Does life indicate merely the outcome of naturalistic purposeless material processes, or does it show purposeful activity of an intelligent agent, who has created life and left marks of intelligence on it.
Is there a continuous historical chain of natural causes which goes backward from apes to smaller animals to reptiles to slugs to slime molds to algae, to some kind of origina pre-biotic soup, with no event in the chain of causes ever signaling intelligent activity?
Science assumes that features of the world can display clear marks of intelligence and thereby signal the activity of an intelligent agent (e.g., anthropology, archeology, and forensic science).
The intelligent objects inferred this way don't have to all be human or even earthbound (such as NASA's Search for Extra-Terrestrial Intelligence program--SETI--in which certain radio signals from outer space are claimed to be signaling the presence of an extra-terrestrial intelligence).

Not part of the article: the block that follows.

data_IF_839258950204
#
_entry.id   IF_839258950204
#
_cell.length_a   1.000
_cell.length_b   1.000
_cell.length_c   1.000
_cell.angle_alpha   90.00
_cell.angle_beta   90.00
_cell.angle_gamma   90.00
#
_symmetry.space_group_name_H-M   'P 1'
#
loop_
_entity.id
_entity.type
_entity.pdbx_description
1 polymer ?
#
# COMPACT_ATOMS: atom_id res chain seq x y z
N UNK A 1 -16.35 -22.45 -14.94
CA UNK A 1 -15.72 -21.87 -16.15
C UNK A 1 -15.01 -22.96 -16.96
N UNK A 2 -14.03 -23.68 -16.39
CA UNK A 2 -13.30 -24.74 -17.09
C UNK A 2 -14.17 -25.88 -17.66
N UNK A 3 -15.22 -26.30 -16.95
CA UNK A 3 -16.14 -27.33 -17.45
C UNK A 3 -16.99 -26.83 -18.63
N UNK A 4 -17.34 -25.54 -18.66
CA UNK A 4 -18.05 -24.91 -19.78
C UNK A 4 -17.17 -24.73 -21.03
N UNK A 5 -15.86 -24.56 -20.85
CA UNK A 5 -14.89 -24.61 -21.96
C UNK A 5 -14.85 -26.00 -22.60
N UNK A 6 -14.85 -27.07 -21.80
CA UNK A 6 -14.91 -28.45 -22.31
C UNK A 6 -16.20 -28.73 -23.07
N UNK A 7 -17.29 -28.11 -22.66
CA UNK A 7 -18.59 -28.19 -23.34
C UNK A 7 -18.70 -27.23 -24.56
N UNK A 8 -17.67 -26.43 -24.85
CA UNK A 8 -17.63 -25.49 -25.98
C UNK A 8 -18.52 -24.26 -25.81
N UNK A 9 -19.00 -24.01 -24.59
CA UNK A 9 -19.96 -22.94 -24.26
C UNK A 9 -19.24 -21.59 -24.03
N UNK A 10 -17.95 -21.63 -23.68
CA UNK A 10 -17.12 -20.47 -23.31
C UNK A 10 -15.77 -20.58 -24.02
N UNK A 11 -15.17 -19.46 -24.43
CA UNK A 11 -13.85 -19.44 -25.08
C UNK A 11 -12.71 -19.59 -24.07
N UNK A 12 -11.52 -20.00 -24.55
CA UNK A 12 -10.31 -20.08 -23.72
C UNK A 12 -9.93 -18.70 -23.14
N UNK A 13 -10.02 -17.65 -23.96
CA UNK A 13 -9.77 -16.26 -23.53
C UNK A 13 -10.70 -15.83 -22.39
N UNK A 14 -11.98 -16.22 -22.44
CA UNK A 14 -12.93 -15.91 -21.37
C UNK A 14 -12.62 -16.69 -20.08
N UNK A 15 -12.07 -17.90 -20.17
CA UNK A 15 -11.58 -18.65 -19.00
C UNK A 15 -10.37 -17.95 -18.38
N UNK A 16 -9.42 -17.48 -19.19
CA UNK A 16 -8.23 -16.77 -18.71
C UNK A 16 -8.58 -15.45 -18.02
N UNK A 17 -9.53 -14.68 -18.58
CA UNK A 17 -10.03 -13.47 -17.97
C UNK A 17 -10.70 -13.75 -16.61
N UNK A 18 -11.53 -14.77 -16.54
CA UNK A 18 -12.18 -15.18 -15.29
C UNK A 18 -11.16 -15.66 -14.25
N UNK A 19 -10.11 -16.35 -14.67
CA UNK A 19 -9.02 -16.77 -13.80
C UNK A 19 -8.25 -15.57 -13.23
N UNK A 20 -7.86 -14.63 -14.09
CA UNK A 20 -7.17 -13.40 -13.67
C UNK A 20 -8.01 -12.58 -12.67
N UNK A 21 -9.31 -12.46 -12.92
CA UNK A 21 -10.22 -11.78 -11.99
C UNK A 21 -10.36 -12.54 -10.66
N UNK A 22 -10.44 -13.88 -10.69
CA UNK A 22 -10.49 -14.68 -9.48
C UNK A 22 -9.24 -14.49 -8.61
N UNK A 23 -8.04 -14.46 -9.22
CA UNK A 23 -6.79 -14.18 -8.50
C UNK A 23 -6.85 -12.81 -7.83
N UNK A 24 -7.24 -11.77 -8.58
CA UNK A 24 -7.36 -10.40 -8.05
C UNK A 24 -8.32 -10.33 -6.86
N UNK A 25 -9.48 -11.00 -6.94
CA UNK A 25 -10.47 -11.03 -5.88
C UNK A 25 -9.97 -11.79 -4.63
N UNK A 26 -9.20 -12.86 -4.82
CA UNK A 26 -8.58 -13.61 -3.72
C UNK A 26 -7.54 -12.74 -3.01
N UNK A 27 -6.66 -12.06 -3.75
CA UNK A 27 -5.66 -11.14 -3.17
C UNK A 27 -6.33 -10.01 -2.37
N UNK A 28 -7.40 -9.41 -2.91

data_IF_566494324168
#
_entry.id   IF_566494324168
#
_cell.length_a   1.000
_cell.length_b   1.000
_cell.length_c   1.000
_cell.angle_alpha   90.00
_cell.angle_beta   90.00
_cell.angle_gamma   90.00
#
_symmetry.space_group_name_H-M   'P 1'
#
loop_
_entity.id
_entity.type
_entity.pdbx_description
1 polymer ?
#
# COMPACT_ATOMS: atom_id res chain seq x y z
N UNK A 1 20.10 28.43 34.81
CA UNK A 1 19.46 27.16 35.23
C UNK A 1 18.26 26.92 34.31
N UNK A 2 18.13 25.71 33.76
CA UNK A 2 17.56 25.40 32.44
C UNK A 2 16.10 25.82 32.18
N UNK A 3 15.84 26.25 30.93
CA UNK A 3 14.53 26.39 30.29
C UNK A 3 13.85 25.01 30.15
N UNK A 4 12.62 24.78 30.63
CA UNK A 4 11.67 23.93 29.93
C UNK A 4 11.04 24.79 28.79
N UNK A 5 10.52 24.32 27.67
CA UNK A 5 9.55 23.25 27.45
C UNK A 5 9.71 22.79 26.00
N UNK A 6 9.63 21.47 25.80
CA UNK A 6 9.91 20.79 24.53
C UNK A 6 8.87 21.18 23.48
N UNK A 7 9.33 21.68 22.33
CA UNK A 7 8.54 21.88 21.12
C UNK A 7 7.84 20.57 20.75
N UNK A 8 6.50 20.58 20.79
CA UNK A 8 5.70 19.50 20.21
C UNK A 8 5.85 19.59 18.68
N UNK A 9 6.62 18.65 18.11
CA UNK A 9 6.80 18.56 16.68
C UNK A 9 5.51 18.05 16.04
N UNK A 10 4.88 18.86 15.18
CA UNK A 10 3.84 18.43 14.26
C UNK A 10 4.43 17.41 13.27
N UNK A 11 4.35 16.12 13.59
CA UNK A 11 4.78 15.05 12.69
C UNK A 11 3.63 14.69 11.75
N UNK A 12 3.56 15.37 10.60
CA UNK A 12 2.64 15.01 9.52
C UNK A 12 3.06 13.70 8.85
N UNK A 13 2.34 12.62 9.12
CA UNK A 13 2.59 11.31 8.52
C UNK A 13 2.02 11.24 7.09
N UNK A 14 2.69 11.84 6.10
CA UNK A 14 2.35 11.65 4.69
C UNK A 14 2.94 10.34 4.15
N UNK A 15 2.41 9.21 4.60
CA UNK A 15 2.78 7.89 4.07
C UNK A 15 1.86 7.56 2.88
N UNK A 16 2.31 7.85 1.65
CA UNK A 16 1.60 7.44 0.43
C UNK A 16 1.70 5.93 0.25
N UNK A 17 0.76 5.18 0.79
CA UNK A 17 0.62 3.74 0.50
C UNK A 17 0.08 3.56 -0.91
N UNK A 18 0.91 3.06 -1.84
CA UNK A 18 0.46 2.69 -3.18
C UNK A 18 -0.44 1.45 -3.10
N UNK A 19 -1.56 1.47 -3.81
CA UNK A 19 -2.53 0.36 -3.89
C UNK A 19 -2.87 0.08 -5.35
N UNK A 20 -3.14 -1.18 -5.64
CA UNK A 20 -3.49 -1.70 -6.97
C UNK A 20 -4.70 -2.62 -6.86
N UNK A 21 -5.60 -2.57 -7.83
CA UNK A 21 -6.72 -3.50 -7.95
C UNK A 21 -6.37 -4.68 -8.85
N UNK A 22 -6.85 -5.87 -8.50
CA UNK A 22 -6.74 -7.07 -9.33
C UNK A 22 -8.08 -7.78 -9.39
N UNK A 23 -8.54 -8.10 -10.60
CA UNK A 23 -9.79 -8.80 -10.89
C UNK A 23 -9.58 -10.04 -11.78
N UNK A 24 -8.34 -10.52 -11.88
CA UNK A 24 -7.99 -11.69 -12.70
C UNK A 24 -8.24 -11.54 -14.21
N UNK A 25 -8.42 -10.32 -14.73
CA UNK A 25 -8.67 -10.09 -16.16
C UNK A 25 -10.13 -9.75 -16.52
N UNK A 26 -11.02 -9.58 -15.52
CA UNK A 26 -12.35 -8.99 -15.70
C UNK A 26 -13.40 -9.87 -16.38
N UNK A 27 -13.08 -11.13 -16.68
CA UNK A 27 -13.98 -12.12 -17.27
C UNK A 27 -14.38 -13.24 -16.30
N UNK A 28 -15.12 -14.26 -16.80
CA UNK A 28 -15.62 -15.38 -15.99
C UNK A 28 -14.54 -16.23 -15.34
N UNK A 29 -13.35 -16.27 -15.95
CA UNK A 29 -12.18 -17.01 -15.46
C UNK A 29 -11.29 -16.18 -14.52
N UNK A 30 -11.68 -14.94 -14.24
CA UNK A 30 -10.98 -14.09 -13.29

So there are reliable criteria for inferring the activity of an intelligent agent. Does natural history display marks of intelligence and thereby warrant such a design inference?
Darwinists say that natural history does not warrant a design inference. All the objective phenomena of the history of life can be explained by purely naturalistic or materialistic factors. The history of life is explicable on the basis of differential reproduction in populations or natural selection, and the mainly random interplay or random mutation of the known processes of heredity. Therefore, humanity is the result of a purposeless and natural process that did not have humanity in mind beforehand. The history of life was produced by purely naturalistic factors.